The 67: Mamiya v. Pentax

I had a little conundrum last week, believe it or not, when I had to choose one medium format camera to bring on vacation. I was feeling the 67 format, and wanted something that would truly reflect the beauty of, say, afternoon light in Florence.

Hmm, I thought. I probably want something with low depth-of-field capacity. And nothing too sharp.

But o dear, my Pentax67 is a beast! Heavy like you wouldn’t believe!

I brought it anyway.


And most of my pictures look like this:


I shot F/16ish most of the time, in bright sunlight. I am a dorkus. Sometimes planning does you no good, buddies.

Anyhoo, so then I come home and am straight off to a wedding in the idyllic Connecticut countryside. This time I wasn’t lugging that medieval wood-handled thing. The Mamiya II was my friend.


The wedding was at 5:30pm, cocktails at 6. I had no choice but to shoot f/4, as far open as that thing gets. And somehow, I ended up with the picture I thought I would have taken with the clunker up top.

Things are sometimes bass-ackwards.


This is Jessica Dimmock*, of Jessica Dimmock fame. The wedding was lousy with photographers. Jess was shooting with the G9 she won at NYPF.

*Neither Jessica nor I condone the use of nicotine. Though sometimes it makes for a kickass photograph.

OH RIGHT- the point of this post: why aren’t there any lenses for the Mamiya II that go lower than f/4?

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There are 13 comments for this article
  1. Matt Armendariz at 9:58 am

    Man oh man, that shot is just beautiful. And I must say the Mamiya II is my choice when traveling for a film camera. It’s just compact enough and my lil arms don’t get tired.

  2. Jeremy at 10:58 am

    I believe the deal with the slow Mamiya 7 lenses, and other medium format rangefinders, ie nothing better than f4, has something to do with the mechanics of a rangefinder vs. slr, the pentax, and the lens protruding too far into the body with larger f stop lenses. It is a great camera through and you made a really nice shot. Jeremy

  3. Rachel Hulin at 12:17 pm

    dude, i did not think it was possible. my point was that this is a shot i would typically take with the pentax, as it opens wider. sorry if i was unclear…

  4. dbram at 5:31 pm

    I’ve owned both cameras. Both are terrific. The pentax 67II has an amazing meter and a 75mm 2.8 lens that will rival anything out there. As mentioned, the Mamiya cannot go faster that f4 because of the design of the camera.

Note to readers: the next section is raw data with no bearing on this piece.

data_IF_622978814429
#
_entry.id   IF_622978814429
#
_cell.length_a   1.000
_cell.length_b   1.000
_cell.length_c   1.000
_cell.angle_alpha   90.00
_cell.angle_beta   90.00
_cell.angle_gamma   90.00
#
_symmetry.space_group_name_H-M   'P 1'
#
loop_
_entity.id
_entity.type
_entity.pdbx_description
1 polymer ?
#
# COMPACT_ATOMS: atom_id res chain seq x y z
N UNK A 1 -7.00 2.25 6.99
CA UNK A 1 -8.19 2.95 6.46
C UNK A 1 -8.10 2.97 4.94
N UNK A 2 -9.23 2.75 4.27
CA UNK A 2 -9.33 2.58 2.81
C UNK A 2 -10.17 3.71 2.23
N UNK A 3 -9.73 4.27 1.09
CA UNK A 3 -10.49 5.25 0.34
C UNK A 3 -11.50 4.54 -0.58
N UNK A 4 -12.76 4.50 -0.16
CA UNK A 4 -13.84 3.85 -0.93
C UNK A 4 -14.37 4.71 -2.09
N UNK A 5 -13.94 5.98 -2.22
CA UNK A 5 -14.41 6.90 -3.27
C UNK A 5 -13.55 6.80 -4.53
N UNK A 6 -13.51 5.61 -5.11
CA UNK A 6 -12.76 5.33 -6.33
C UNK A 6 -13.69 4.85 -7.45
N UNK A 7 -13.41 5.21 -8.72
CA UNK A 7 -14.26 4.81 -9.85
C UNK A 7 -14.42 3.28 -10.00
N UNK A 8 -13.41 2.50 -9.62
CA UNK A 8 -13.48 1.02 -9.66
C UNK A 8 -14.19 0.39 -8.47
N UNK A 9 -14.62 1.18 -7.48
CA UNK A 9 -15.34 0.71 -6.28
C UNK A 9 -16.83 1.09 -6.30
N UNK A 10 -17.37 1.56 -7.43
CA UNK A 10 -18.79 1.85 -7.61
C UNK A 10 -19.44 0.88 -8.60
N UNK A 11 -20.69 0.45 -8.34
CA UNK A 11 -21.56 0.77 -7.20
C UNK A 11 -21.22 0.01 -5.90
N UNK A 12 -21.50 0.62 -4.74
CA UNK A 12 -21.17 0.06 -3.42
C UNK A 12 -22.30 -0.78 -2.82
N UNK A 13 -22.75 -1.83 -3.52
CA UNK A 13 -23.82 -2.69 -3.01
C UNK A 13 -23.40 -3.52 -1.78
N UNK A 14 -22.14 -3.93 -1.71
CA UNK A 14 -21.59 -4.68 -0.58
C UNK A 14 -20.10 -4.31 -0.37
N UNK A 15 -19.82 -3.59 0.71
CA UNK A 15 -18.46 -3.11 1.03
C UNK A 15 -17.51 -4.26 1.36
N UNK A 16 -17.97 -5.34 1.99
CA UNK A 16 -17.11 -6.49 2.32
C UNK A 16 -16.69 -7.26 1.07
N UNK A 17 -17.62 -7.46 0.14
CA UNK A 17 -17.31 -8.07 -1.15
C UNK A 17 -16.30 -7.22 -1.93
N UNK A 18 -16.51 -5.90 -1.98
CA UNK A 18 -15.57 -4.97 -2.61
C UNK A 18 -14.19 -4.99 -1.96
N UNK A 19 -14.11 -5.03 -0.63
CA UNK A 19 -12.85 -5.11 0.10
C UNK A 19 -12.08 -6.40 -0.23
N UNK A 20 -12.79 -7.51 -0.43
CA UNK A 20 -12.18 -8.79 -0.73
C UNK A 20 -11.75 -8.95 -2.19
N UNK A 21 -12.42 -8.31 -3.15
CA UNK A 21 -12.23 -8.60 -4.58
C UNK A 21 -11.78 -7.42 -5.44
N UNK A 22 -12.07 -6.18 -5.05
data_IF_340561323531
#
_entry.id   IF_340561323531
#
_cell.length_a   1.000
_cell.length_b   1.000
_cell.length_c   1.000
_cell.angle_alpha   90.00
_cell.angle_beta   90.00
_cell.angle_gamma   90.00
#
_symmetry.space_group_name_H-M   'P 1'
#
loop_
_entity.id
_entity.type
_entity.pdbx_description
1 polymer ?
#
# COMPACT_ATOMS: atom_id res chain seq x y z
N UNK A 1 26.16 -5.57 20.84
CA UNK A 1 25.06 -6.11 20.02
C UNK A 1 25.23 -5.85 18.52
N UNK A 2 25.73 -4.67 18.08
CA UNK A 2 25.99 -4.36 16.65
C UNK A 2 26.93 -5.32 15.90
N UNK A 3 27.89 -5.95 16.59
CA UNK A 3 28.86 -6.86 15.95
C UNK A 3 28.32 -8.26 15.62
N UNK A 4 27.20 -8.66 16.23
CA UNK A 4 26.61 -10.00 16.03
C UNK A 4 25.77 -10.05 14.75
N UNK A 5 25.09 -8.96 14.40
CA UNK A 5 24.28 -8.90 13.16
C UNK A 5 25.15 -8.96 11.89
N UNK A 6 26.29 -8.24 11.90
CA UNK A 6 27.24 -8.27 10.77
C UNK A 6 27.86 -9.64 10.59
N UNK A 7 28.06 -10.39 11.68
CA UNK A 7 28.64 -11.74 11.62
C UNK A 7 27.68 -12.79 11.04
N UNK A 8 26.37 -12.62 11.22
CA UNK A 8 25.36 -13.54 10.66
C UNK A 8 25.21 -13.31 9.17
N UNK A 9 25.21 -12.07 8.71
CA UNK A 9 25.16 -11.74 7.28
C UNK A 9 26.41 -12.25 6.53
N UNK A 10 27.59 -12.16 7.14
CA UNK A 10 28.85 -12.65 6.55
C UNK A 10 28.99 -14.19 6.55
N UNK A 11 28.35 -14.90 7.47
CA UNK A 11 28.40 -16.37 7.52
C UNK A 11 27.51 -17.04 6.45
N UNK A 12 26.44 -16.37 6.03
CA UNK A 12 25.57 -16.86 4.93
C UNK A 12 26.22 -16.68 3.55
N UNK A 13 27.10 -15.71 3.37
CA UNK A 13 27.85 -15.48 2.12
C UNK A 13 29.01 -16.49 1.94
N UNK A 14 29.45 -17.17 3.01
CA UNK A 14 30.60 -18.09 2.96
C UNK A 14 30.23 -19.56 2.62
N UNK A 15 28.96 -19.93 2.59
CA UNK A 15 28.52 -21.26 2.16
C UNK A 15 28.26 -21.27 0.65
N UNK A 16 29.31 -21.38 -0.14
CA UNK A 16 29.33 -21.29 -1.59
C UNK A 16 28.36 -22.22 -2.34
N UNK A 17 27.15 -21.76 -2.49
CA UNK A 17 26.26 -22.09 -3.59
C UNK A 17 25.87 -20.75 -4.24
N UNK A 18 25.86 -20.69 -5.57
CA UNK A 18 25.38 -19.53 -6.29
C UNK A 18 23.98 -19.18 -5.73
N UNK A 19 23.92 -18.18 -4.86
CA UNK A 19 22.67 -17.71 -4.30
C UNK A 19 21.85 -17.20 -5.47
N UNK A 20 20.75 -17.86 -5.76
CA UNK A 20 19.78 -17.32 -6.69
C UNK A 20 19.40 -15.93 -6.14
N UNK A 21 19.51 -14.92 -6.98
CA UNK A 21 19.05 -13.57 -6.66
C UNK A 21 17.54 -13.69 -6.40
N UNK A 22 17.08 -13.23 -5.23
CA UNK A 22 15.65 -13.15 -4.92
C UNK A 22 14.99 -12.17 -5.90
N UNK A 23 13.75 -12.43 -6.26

5. cvanwye at 6:46 pm

    Back when I was shooting film, I went back and forth between my Pentax 6×7 system and my beloved Voigtlander Bessa II 6×9 for my personal work. Most of the time I was seeing 2:3 rather than 6:7 so the Bessa was my choice. Most of the time I kind of liked it’s soft images but other times longed for a sharper 6×9. I tried the Fuji and didn’t care for it and finally put together a great Mamiya Super 23 system with 6×9 backs. Although not nearly as portable or quick shooting as a the new little Mamiya it gave my wide images and pretty sharp lenses. Of course they are all stored away now, but I can’t bring myself to sell them.

  6. Geoff Smith at 11:16 am

    Ditto on the above advice. As you know, one of the great things about medium format (vs. 35mm and digital, esp. APS-C digital) is the extreme selective focus you can do owing to less apparent depth of field with the larger format (especially w/ 6×7). The Pentax lenses, by opening wider (in general and especially with the nice f/2.4 of the standard 105mm lens) and focusing much closer than the Mamiya lenses will give you the best selective focus short of using a larger format like 4×5. I agree that both cameras are great and, along with the Mamiya RZ, represent the high water mark for the 6×7 format, which is my personal fave. By the by, I think the slower Mamiya lens thing may have something to do with having leaf shutters in them. I don’t know why, but whenever I see a leaf shutter lens (even for e.g. the Pentax 67), they rarely open up wider than f/4.

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